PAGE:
# What is the name of this method?

Orion1

## Homework Statement

Integrate:
$$\int \frac{1}{x^3 - 27} dx$$

## Homework Equations

$$\int \frac{1}{x^3 - 27} dx$$
$$\frac{1}{x^3 - 27} = \frac{1}{(x - 3)(x^2 + 3x + 9)} = \frac{A}{x - 3} + \frac{Bx + C}{x^2 + 3x + 9}$$
$$1 = A(x^2 + 3x + 9) + (Bx + C)(x - 3)$$

## The Attempt at a Solution

The first step involves factoring and splitting the denominator with some method:
$$\frac{1}{x^3 - 27} = \frac{1}{(x - 3)(x^2 + 3x + 9)} = \frac{A}{x - 3} + \frac{Bx + C}{x^2 + 3x + 9}$$
What is the name of this method?

The next step involves normalizing the equation:
$$1 = A(x^2 + 3x + 9) + (Bx + C)(x - 3)$$
How was the coefficients of B and C derived and solved?

The solution only states that:
$$A = \frac{1}{27}$$
$$0 = \frac{1}{27} + B$$
$$1 = \frac{1}{3} + 3C$$
And:
$B = -\frac{1}{27}$ and $C = -\frac{2}{9}$

I can see how the $A$ coefficient was derived from the x-axis zero intercept, however, it is not entirely clear to me how these other coefficients were derived and solved?

Reference:
http://www.scienceforums.net/index.php?app=core&module=attach&section=attach&attach_id=4008

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Gold Member
This is the method of partial fractions to reduce $$\int \frac{1}{x^3 -27} dx$$ into something which can be integrated.

To find A,B and C you will need to solve simultaneous equations. To easily solve for A, let x =3 and you should get the required A = 1/27. To find B and C, let x = 0 to get one eqn in B and C and let x = 1 to get another. Two eqns, two unknowns (B and C) - you can solve this. The choice of x here is arbritary (except x =3 since the (Bx +C) term will vanish).

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Homework Helper
Actually, because the last term in involved "Bx- C", and you have already found A, setting x= 0 will give an equation in C only.

Gold Member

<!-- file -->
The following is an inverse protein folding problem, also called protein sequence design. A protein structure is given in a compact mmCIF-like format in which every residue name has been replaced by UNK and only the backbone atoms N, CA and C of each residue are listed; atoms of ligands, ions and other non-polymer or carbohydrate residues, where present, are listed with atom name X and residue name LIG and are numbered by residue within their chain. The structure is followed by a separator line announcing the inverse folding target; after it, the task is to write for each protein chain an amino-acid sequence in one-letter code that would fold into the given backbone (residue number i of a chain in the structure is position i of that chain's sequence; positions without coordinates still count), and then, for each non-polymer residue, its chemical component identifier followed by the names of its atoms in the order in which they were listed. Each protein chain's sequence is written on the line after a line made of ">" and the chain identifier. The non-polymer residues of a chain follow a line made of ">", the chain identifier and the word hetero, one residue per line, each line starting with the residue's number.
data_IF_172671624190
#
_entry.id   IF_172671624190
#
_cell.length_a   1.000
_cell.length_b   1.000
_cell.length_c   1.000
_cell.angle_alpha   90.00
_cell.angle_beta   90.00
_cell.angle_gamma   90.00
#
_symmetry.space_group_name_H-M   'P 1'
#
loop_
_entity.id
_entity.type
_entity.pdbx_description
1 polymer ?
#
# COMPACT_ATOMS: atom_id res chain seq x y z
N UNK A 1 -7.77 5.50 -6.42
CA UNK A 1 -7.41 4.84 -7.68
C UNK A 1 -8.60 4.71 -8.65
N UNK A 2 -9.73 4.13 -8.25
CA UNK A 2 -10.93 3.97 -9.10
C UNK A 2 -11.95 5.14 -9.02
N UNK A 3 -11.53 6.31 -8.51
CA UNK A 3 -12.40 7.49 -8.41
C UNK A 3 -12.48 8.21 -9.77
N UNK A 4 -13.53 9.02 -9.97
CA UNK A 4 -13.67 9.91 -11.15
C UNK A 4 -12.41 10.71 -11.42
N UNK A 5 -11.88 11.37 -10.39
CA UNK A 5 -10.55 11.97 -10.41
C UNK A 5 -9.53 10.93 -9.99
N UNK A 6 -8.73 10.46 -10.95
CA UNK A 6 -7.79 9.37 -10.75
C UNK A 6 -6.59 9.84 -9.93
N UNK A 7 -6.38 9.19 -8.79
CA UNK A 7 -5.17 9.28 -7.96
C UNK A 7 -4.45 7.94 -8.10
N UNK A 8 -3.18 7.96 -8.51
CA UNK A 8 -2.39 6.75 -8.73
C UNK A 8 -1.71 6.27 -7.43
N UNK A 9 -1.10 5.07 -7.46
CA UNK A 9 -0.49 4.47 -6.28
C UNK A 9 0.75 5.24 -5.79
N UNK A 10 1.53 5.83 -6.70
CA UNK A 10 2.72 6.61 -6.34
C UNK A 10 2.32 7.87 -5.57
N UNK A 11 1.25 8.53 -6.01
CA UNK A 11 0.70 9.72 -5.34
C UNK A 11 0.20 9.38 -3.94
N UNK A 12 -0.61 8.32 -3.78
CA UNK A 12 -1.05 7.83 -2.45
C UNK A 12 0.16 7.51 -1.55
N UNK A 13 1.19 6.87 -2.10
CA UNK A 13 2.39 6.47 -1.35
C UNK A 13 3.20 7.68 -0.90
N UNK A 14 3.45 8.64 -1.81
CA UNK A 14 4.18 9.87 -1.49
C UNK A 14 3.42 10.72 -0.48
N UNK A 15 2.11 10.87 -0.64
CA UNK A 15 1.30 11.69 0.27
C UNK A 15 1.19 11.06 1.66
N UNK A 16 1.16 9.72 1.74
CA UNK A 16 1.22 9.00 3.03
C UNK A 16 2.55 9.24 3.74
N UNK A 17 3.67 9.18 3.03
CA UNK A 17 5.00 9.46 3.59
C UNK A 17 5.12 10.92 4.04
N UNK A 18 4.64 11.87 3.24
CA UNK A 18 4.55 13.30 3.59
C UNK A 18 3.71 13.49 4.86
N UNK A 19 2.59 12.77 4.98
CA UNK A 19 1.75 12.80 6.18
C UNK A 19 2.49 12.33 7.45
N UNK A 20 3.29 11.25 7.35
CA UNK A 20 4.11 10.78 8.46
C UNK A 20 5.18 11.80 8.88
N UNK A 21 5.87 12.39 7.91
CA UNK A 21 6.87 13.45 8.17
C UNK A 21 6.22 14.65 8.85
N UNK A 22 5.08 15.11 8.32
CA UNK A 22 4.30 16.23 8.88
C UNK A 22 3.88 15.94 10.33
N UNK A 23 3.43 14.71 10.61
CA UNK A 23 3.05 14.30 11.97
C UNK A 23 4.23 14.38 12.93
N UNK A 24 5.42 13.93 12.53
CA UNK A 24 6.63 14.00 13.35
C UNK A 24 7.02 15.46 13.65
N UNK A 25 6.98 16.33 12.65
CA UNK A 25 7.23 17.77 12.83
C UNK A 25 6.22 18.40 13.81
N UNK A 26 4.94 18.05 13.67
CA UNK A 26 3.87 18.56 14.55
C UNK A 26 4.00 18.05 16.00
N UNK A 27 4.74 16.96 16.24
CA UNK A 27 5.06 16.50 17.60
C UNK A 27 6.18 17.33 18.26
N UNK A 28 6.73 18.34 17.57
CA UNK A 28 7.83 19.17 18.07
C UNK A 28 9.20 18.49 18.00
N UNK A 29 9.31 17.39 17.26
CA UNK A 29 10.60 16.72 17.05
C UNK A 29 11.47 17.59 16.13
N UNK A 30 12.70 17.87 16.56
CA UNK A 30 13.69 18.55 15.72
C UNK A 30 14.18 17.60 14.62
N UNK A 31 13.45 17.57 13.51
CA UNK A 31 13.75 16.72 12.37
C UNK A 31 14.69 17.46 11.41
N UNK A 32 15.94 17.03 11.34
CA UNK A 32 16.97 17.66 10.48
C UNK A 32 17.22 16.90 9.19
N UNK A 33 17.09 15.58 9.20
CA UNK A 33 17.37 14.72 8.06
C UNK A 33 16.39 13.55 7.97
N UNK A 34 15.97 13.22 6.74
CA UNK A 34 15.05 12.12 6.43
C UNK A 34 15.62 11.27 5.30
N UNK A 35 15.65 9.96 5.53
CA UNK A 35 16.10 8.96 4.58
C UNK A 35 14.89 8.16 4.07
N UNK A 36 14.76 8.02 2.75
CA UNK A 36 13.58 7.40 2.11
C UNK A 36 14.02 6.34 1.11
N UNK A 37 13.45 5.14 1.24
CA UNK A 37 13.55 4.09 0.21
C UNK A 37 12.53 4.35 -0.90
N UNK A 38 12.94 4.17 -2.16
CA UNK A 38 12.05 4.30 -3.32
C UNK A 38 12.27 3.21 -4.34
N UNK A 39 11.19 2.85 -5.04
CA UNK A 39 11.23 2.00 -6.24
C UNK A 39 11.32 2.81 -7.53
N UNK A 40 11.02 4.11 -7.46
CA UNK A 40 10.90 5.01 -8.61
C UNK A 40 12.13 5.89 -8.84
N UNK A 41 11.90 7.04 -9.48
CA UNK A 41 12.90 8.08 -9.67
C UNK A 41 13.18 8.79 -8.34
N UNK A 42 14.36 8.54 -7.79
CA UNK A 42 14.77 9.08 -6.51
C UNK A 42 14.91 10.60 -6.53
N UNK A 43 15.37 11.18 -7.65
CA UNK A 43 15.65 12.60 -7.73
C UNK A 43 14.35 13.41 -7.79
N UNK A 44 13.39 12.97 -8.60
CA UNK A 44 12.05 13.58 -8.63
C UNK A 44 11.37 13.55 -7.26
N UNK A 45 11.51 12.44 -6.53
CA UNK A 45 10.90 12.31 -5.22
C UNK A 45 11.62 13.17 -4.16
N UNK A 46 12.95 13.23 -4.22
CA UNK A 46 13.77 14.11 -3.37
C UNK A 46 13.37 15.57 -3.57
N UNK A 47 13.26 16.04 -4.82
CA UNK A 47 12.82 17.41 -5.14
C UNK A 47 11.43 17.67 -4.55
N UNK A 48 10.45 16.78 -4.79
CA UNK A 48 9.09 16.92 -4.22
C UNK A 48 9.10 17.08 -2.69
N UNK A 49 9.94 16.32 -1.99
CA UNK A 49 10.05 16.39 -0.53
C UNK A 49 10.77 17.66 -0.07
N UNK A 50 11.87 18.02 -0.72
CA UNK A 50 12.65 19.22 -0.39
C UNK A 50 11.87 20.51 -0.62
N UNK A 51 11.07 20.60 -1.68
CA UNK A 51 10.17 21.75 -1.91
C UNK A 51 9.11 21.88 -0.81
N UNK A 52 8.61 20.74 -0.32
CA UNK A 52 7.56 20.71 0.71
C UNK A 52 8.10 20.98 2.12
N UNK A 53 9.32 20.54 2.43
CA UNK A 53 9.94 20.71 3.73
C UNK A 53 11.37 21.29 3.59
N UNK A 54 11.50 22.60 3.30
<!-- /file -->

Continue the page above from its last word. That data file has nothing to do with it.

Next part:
Actually, because the last term in involved "Bx- C", and you have already found A, setting x= 0 will give an equation in C only.
Yes, I overlooked this. If you have something like $$\frac{A}{x} + \frac{(Bx +c)}{x^2 +bx +c},$$ then you will probably have to use simultaneous eqns.

Orion1

Solving the coefficients:
Given:
$$1 = A(x^2 + 3x + 9) + (Bx + C)(x - 3)$$

Set x = 3 to zero out the $(Bx + C)$ term and numerically integrate via substitution:
$$1 = A(3^2 + 3(3) + 9) + (B(3) + C)(3 - 3) = A(27)$$
$$1 = A(27)$$
Solve for $A$:
$$\boxed{A = \frac{1}{27}}$$
Set x = 0 to zero out the $Bx$ term and numerically integrate via substitution:
$$1 = \frac{(0^2 + 3(0) + 9)}{27} + (B(0) + C)(0 - 3) = \frac{9}{27} - 3C$$
$$1 = \frac{9}{27} - 3C$$
$$-\frac{27}{27} + \frac{9}{27} = -\frac{18}{27} = -\frac{2}{3} = 3C$$
Solve for $C$:
$$\boxed{C = -\frac{2}{9}}$$
Set x = 1 as arbitrary and numerically integrate via substitution:
$$1 = \frac{(1^2 + 3(1) + 9)}{27} + \left(B(1) - \frac{2}{9} \right)(1 - 3) = \frac{13}{27} - 2B + \frac{3}{3} \times \frac{4}{9} = \frac{13}{27} - 2B + \frac{12}{27} = \frac{25}{27} - 2B$$
$$1 = \frac{25}{27} - 2B$$
$$-\frac{27}{27} + \frac{25}{27} = -\frac{2}{27} = 2B$$
Solve for $B$:
$$\boxed{B = -\frac{1}{27}}$$

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